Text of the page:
About 60,000 years ago anatomically modern humans began to move out of Africa and eventually populated the continents of Eurasia and Australia. New genetic evidence confirms that this migration actually happened.
These humans carried with them the bacteria Helicobacter pylori. An international team of microbiologists has traced the origin of the bacteria in modern humans. 520 strains of H. pylori were collected from 51 ethnic groups. Researchers then sequenced seven gene fragments from the DNA of the bacteria. They then sorted out the strains into clusters that showed their genetic and geographic patterns. They found that people from east Africa had the most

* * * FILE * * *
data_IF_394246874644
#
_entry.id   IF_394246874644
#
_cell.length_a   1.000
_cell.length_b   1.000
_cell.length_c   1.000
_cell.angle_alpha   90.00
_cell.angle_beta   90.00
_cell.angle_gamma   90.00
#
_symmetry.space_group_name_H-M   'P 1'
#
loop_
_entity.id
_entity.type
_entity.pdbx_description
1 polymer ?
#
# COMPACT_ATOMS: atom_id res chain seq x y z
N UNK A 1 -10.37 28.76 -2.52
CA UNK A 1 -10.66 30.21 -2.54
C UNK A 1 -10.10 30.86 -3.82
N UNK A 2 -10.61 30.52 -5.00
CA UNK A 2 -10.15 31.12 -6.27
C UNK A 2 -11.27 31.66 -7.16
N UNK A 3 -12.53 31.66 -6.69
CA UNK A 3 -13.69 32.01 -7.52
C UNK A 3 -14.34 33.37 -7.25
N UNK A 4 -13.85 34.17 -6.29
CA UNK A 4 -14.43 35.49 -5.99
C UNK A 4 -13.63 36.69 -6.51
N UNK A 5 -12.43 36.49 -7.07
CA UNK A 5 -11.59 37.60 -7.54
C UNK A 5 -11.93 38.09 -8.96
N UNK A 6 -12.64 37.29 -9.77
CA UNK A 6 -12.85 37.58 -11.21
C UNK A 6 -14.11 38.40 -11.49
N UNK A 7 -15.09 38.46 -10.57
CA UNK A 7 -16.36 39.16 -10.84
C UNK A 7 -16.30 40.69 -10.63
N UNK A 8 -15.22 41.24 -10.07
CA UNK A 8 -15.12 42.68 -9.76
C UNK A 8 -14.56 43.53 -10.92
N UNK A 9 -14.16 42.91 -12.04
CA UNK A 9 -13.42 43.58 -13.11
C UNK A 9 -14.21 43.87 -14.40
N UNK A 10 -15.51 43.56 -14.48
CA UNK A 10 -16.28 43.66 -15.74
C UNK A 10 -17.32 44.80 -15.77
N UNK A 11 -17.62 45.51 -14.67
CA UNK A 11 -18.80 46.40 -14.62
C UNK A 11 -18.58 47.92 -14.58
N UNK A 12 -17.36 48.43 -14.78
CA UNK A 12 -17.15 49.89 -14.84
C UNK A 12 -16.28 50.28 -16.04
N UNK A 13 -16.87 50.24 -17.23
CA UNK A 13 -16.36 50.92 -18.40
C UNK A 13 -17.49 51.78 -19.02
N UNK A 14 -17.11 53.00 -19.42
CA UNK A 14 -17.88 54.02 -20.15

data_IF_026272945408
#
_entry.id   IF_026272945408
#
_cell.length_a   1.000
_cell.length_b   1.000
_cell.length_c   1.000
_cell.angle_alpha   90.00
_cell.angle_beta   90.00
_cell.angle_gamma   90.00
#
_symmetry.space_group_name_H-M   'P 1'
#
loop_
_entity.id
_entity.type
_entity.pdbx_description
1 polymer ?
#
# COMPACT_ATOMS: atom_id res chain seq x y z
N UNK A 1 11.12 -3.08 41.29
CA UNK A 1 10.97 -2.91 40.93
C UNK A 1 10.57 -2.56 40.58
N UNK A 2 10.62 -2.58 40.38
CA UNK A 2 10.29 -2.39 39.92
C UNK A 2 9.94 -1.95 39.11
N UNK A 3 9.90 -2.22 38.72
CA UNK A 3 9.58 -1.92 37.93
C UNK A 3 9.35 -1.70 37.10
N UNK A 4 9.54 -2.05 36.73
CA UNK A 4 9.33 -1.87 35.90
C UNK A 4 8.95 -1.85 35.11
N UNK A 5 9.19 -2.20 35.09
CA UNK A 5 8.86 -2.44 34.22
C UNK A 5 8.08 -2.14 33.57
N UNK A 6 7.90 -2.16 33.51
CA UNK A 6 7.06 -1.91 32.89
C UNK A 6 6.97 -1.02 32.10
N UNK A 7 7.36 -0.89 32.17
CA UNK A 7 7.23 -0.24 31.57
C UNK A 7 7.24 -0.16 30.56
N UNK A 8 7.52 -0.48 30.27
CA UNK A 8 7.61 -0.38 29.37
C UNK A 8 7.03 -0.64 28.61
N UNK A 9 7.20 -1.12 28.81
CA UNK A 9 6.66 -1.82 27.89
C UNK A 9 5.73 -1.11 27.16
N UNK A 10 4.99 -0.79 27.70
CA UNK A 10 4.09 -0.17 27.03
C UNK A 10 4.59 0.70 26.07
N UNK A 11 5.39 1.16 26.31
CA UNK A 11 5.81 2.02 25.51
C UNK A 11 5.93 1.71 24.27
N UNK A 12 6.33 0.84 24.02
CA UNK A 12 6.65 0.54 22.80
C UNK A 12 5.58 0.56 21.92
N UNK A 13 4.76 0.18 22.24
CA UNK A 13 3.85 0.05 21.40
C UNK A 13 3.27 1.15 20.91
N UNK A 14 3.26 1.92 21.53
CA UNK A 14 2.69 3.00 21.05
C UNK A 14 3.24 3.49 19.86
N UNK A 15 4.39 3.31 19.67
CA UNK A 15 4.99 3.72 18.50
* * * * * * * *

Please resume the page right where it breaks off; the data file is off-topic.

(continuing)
kinds of H. pylori suggesting that the bacteria arose in humans in east Africa.
The researchers date the spread of H. pylori to about 60,000 years ago—however, some think it may have been earlier. And it is possible that there was more than one migration. But their findings are consistent with other genetic evidence that modern humans originated in Africa.